Dec 11, 2013
The Lose-Lose War
Posted on Jun 14, 2007
Harris: Excuse me for being perhaps myopic, but I have to ask, because I was taught to clean up a mess when I was a kid: You spill the milk, you clean it up.
Harris: Would you prefer that we clean up the mess, that the American government work with Iraqis, work with the people, as they are doing perhaps now, to clean up the mess, or would you just like them to just drop their hats and leave?
Wasfi: Well, there’s a concept of Americans working with people. The reality is: if we had the capacity to do so. But we have no credibility in the region. Iraqis are very well educated. They know we supplied both sides, both Iraq and Iran, during that eight-year war. They know that it was primarily the United States and Great Britain that perpetrated the Gulf War, which destroyed their infrastructure. They know that the sanctions imposed by the U.N. were driven by the United States and Great Britain. They know that the United States and Great Britain are responsible for the [inaudible] invasion, the subsequent occupation, the Abu Ghraib scandal, the destruction of their country. So we have no credibility there, any more than the Gestapo had a role in rebuilding Poland. The reality is, it’s not the you-broke-it-you-fix-it analogy, but it’s like a bull in the china shop. Is the bull going to stay until all the china is fixed? Or should we let the owners of the shop take it into their own hands? Iraq’s future is in the hands of the Iraqi people, and nobody else, and we have got to get out.
Wasfi: Let me tell you how I really feel.
Harris: Which she’s going to do. But I don’t know that we can sell that one to the American public, that we just leave and let them sort it out. It’s either that we don’t believe in Iraqis enough that they can do this, or we believe, as you suggested, that there’s other goods to be gotten in Iraq.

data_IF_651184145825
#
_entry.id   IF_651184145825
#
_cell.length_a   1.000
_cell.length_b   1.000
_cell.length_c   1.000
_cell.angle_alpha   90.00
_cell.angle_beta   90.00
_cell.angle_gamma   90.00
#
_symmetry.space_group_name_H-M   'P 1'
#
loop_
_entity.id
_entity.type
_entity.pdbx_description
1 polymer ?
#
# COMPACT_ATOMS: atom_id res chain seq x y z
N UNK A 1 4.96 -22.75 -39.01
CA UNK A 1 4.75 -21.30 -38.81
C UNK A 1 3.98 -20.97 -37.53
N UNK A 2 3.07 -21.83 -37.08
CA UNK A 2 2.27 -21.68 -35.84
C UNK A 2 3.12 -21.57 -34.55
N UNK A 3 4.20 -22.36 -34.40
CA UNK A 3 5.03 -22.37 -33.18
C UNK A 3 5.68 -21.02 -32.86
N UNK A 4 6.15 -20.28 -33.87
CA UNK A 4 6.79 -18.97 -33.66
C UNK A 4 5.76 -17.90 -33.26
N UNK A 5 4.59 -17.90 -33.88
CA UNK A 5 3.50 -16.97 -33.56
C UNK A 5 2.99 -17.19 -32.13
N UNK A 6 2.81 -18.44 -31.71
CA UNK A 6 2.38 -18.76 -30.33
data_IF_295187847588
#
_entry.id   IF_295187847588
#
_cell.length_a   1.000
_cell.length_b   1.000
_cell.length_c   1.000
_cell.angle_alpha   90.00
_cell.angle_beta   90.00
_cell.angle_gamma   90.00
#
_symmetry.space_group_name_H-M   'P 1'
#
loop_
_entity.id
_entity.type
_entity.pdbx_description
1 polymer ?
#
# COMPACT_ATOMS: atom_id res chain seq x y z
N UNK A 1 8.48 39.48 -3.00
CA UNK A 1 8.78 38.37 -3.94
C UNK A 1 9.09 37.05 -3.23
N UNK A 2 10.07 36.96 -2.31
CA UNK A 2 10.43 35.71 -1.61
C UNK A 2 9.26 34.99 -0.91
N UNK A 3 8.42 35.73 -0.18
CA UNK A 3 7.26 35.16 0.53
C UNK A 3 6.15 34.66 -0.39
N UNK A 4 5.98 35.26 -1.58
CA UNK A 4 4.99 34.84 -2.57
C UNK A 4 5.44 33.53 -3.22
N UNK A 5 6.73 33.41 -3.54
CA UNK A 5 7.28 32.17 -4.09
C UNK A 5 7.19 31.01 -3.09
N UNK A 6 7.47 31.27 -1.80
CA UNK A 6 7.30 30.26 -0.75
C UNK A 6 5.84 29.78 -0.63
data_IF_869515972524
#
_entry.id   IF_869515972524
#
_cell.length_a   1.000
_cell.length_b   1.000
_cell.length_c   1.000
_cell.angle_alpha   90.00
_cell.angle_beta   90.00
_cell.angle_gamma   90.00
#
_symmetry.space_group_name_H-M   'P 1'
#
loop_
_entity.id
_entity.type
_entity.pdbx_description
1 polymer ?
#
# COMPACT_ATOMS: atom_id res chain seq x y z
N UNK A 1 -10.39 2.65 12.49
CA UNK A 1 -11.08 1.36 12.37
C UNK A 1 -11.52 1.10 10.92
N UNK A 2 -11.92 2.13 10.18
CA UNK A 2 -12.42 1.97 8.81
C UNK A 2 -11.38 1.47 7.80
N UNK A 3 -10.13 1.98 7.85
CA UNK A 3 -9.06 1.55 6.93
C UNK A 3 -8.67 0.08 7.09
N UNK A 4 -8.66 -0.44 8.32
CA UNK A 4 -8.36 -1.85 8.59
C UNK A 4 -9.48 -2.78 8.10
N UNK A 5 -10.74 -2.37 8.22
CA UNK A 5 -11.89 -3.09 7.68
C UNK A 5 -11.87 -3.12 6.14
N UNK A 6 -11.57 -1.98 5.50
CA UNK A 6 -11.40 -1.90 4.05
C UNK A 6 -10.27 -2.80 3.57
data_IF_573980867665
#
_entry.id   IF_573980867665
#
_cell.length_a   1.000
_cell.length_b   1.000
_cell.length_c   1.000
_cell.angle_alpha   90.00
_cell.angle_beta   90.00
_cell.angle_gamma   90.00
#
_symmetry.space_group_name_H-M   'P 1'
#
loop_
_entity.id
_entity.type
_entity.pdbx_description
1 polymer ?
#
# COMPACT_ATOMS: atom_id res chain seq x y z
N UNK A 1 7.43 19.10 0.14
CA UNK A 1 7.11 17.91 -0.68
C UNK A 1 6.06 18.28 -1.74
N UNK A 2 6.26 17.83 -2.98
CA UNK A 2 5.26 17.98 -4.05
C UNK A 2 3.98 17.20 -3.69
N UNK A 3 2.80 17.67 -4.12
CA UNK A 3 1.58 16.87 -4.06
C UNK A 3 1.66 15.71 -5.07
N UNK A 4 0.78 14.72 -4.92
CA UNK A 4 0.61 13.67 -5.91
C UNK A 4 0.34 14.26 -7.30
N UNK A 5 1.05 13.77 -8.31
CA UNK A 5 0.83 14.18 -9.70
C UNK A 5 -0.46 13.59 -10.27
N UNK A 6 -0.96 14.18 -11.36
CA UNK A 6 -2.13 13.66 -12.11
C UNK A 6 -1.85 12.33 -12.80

Wasfi: There is an element of white man’s burden in that. “How will these people wander through the desert and survive without us?” The reality is that Iraq is the cradle of civilization. The ancestors of the people who live in modern-day Iraq developed the first system of writing, the basis of mathematics, law, science and medicine. This is 7,000 years of civilization accomplished without the help of Americans. This country [the United States] has less than 300 years of history. Iraq has over 7,000. Who needs whose help? The reality is that they are more than capable. Don’t forget that, like, five years ago, we were terrified of what they were capable of doing to us, and now they can’t move forward without our guidance. That’s a misconception. If you can tell me how American teenagers with M-16s and hand grenades can improve Iraqi society, I’m willing to listen. But they’ve had over four years now, and the death and destruction and chaos and misery is increasing every day. It’s enough. Seventy-two percent of the American troops serving in Iraq in 2006 said, “Bring us home by the end of the year.” Eighty-two percent of the Iraqi people want us out, and the majority of the American people are unhappy with how things are going. Bring the troops home.
Scheer: I think James brings us to, absolutely, the key problem. We start with Vietnam. After all, it took us a long time to get out of Vietnam. One could argue it took a decade to get out of Vietnam after everyone knew we should get out. And there is what Graham Greene, the great novelist, describes as the “quiet American problem,” the assumption that somehow we are always the good guys, we’re always part of the solution. So we make mistakes, we stumble, but they are mistakes, and our intentions are always good. And yet we see that occupation brings about a different personality. Occupation brings about brutality and terror. Torture. It pits you against the population. You aren’t any longer the good guys. And I wonder if you saw that happening in Basra, for instance, which, after all, was a place that was very anti-Saddam Hussein. What happened to our reconstruction efforts? This is really the model. You could say, “Well, we should stay.” But the fact is, we’ve been there for a long time. We’ve spent at least $400 billion. That’s a lot of money. What did you see in terms of rebuilding hospitals, getting the water going ... ? What will change in the next four months that didn’t change in the previous four years?